I would like to start my blog series with an issue that is very close to my heart and is poorly handled on campus; in general ‘soap boxing’ in specific ‘spreading the faith’.
There are a variety of groups with a point of view on campus and many employ poor contact strategies. This is evident as the results do not positively correlate to the effort input. To illustrate this, I would like to recall two specific incidents this past year.
The first involved an elderly Presbyterian group handing out fliers at a high traffic corner on campus. The fliers included scripture verses warning of the dangers of hell and attesting to the love of Christ.
An important issue to consider when 'soap boxing'; does your efforts Positively Stand Out. UT students, on average, are handed 4-5 fliers everyday announcing some theatre group or new student politics initiative. I could have plastered my dorm walls with all these handouts and still had enough to build a paper airplane armada that could put the Luftwaffe to shame.A second issue to consider is Know Your Audience: I’m on my way to class and suddenly some older fellow is jumping in my path forcing a flier in my hand and warning of the dangers of hell; I’m tired, running a bit late, and it’s 98 degrees outside with high humidity. This isn’t the message I’m looking to hear, nor respond to positively.
The Second incident was of a Protestant pastor who began a soap box sermon in front of the UT tower, which serves as the nexus of campus and has a preponderance of foot traffic. I did not draw near enough to hear what he was preaching. I was close enough to see the student in a clown’s costume reading Moby Dick right next to him though. I seldom agree with lampooning an issue, but in all honesty, the pastor was in the wrong place.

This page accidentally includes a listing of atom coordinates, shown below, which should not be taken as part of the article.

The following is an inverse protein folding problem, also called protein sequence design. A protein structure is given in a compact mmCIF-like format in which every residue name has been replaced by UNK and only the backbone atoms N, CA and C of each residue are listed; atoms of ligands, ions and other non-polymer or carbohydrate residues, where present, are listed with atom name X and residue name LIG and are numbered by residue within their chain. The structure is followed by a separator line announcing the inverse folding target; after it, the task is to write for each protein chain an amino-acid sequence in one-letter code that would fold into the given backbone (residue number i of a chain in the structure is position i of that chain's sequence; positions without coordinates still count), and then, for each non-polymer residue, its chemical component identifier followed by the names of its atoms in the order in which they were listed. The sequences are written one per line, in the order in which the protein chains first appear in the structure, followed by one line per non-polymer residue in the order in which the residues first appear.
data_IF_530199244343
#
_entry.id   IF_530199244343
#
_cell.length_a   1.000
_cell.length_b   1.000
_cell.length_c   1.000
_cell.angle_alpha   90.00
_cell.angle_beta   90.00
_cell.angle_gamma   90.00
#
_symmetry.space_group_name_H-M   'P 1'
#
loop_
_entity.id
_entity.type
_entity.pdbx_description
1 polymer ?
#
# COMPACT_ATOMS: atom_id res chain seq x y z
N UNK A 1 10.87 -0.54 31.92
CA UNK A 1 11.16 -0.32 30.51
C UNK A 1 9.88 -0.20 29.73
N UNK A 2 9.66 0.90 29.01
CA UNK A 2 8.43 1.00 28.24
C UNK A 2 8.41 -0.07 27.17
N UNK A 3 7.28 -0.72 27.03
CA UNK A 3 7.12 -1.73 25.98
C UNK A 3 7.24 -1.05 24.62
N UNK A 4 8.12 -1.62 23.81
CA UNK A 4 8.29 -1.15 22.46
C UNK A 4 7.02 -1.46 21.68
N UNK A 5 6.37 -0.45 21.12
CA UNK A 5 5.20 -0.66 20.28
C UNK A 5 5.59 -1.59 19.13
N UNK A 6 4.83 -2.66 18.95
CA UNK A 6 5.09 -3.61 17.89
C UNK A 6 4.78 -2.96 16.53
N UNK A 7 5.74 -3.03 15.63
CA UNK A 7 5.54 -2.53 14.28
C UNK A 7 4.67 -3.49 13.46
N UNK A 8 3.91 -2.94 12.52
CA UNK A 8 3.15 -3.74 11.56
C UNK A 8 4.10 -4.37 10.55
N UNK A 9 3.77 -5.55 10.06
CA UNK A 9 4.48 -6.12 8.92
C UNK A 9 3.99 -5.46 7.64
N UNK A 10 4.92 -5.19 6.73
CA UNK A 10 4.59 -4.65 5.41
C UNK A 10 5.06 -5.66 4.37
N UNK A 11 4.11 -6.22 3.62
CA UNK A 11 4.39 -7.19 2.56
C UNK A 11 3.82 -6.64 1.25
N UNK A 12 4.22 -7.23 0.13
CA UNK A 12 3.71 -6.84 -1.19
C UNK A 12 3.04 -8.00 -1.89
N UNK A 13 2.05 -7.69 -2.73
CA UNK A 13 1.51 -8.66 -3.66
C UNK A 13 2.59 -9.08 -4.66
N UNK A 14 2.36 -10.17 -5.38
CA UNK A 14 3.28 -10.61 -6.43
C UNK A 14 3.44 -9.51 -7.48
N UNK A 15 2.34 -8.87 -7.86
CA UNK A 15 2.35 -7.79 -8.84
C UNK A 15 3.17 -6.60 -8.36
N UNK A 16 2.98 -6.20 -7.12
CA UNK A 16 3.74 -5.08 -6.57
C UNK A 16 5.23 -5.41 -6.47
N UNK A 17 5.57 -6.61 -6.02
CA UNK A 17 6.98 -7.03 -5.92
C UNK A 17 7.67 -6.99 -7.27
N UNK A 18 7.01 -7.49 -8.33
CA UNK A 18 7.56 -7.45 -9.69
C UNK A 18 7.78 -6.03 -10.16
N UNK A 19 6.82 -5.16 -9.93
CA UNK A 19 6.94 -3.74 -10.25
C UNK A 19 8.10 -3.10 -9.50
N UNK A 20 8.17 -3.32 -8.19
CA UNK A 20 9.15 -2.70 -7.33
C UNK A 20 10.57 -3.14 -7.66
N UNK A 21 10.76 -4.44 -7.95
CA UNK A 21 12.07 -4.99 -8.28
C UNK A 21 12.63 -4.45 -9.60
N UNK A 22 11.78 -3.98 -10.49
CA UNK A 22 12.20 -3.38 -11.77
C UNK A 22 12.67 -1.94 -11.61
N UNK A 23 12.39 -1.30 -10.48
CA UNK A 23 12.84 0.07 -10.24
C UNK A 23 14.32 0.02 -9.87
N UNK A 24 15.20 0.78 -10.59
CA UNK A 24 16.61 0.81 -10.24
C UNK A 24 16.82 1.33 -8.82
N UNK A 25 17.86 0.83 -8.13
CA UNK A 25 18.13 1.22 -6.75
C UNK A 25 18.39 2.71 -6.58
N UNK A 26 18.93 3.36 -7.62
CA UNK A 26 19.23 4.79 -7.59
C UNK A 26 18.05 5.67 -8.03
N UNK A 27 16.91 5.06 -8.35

Watching this pastor brought up a concern from some of my Christian friends and appears common in the Christian community. They seem to have a fear of “militant atheism". Militant in that if they are recognized as a Christian they expect there will be an immediate drive to bring about counter conversion.
This fear appears to generate from individuals found on mass media outlets or forum boards, rolling out massive diatribes to the “archaic” nature of the faith or the purported ignorance that it follows. I personally do not agree with the former statement but do believe there is some evidence to support the latter.
The question I pose to these friends and communities is this: how is this militant atheism different from our evangelical efforts? Could it be possible that people find us as annoying as we do these atheists? In my experience, these militant atheists never appear unless the militant evangelicals are nearby.I see the campus culture in this way; where once the political boundaries were drawn along the lines of “liberal” versus “conservative” UT seems to express a greater divide between Libertarians and Autocrats (for those unfamiliar, the Libertarian platform stresses personal rights and VERY limited government. Their principle candidate is Ron Paul). I believe this shift fundamentally changes the way evangelism should be carried out.
My generation values personal space and detests the invasion of such therefore instead of pushing into people’s lives ‘do something' and let them ask the questions. Rather than push pamphlets, perform acts of service. Don’t bring up Christ, show them Christ to such a degree that they ask what you are doing and why. Let them see we are Christians by our love.